Innovations in Sustainable Consumption

Innovations in Sustainable Consumption

New Economics, Socio-technical Transitions and Social Practices

Advances in Ecological Economics series

Edited by Maurie J. Cohen, Halina Szejnwald Brown and Philip J. Vergragt

This timely volume recognizes that traditional policy approaches to reduce human impacts on the environment through technological change – for example, emphasizing resource efficiency and the development of renewable energy sources – are insufficient to meet the most pressing sustainability challenges of the twenty-first century. Instead, the editors and contributors argue that we must fundamentally reconfigure our lifestyles and social institutions if we are to make the transition toward a truly sustainable future.

Chapter 6: The dual challenge of sustainability transitions: different trajectories and criteria

René Kemp and Harro van Lente

Subjects: environment, ecological economics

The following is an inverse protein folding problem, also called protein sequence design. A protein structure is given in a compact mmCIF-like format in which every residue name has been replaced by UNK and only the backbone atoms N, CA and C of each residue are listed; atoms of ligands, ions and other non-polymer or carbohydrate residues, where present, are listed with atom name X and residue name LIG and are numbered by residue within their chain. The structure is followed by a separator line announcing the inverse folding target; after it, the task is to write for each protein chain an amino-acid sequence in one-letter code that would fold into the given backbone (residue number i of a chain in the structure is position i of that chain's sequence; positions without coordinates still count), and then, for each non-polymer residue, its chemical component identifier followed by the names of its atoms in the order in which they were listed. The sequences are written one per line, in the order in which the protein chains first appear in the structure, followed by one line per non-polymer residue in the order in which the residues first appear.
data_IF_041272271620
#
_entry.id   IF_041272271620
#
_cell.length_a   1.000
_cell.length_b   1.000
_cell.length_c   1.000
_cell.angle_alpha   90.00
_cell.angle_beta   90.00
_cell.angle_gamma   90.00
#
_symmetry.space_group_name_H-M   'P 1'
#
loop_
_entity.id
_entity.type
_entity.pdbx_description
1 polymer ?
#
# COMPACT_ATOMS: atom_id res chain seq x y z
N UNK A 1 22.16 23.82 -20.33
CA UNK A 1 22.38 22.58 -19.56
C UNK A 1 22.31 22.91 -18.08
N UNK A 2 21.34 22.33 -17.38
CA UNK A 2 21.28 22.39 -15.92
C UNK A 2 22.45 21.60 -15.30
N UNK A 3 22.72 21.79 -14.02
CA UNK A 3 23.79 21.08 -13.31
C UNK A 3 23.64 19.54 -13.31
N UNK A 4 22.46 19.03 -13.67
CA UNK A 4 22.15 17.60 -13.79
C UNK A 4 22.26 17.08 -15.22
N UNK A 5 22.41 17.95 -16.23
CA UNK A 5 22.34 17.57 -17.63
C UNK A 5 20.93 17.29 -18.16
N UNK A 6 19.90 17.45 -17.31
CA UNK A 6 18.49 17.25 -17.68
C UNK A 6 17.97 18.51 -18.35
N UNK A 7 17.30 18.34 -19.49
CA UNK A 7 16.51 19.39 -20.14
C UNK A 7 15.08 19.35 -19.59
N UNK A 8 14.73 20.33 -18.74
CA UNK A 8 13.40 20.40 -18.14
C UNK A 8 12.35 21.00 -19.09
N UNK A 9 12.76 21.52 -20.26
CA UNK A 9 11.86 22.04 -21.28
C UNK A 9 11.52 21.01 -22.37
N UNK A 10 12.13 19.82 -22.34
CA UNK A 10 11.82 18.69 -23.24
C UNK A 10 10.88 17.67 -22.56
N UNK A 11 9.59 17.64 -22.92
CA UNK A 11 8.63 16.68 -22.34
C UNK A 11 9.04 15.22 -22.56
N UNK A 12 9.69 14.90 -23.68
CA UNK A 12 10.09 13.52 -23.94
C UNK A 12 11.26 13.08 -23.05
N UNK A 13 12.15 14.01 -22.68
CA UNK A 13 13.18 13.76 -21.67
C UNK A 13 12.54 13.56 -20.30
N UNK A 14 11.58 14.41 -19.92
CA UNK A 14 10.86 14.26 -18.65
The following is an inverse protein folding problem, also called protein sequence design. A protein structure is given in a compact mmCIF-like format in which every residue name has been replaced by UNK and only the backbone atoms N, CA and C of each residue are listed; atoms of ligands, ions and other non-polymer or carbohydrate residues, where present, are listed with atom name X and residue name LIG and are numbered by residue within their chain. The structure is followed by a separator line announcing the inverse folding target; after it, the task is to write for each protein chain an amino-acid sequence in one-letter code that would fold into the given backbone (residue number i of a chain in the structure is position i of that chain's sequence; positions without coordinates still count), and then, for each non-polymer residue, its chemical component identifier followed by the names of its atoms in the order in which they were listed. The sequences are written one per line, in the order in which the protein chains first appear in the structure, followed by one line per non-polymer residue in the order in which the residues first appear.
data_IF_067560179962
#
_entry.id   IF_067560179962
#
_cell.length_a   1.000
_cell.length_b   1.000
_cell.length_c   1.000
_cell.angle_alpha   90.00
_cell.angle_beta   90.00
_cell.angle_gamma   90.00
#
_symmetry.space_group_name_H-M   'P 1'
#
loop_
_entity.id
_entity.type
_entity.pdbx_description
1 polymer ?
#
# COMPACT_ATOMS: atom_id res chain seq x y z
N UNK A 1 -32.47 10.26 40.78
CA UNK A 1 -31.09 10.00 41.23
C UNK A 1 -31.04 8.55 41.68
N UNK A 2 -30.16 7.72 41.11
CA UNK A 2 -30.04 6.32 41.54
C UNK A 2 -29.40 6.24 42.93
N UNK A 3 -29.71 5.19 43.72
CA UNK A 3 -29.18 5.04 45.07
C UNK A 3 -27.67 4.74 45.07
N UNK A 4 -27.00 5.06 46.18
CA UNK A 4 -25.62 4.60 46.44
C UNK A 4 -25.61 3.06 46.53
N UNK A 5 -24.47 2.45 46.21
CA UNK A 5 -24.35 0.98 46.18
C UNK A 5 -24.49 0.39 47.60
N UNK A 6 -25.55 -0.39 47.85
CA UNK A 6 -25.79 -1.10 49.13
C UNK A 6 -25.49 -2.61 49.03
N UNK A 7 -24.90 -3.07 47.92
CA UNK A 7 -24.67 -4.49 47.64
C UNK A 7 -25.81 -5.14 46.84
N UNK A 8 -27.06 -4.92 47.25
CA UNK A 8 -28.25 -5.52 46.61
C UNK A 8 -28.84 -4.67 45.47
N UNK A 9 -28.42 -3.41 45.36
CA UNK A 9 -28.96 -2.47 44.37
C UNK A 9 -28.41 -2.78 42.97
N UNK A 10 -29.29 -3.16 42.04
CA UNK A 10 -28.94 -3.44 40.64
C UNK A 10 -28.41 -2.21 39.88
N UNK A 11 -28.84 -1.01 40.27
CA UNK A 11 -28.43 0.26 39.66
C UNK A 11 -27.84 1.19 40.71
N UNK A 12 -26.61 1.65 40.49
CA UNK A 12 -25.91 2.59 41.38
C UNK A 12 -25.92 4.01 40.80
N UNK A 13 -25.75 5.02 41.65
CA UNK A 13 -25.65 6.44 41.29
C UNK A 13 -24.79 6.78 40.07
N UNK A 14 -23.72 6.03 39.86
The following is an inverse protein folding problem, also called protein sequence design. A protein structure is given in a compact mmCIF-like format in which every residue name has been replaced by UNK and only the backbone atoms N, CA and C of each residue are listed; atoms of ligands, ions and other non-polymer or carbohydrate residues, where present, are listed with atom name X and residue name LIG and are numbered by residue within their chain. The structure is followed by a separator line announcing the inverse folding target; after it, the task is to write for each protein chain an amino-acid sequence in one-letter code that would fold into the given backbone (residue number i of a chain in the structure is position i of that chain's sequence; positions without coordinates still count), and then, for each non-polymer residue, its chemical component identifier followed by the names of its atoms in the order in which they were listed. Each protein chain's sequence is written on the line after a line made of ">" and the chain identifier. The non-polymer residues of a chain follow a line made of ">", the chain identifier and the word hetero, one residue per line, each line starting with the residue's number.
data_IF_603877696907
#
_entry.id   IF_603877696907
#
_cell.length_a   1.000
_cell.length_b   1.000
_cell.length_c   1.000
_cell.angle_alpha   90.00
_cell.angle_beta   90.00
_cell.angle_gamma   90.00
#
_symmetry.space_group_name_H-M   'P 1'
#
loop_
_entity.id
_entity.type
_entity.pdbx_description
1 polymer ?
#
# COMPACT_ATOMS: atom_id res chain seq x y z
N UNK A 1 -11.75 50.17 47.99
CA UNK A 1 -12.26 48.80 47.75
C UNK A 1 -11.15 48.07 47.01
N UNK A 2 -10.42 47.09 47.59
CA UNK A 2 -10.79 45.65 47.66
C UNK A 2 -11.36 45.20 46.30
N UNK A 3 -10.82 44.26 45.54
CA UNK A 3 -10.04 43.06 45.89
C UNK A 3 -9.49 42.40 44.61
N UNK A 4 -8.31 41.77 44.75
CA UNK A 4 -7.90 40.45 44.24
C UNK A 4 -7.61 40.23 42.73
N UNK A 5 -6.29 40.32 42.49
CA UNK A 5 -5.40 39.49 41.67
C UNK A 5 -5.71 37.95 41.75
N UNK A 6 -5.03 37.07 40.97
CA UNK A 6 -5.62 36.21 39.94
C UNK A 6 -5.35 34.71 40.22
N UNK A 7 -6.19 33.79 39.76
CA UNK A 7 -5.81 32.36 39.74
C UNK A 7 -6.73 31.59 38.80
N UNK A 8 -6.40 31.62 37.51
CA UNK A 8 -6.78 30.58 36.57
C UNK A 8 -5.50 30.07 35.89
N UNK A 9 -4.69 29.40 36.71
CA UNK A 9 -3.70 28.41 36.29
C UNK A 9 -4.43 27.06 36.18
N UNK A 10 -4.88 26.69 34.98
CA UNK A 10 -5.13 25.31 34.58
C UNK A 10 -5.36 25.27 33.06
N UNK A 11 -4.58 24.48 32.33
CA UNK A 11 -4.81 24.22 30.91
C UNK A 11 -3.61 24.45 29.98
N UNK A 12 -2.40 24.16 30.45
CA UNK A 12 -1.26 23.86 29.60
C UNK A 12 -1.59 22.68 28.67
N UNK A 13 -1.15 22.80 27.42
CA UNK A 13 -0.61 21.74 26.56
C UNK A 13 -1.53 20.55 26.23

The notion of sustainability transition was introduced as a response to major socio-economic challenges including depletion of certain critical natural resources and global climate change. The idea is that systems of transportation, agriculture and energy have to be superseded by other systems. Such encompassing transitions have occurred in the past, such as the shift from sailing boats to steamships during the nineteenth century, the shift toward individual, motorized mobility from 1890 to 1960/1970 and the change from coal to natural gas for space heating after World War II. And thus, the argument goes, they are likely to happen again. Such systemic changes have been studied by evolutionary researchers, historians and other scholars in the fields of science, technology and society. Frameworks such as the multi-level perspective (MLP) and strategic niche management (SNM) highlight both the persistence of incumbent regimes, as well as their vulnerability. The guiding assumption is that it is possible – based on an understanding of the systemic and dynamic properties of existing and emerging systems – to guide or actively encourage a transition from the current to a new system (Rotmans et al., 2001; Rotmans and Loorbach, 2009). To do so will be a major challenge that goes well beyond the capability of governments and individual actors.

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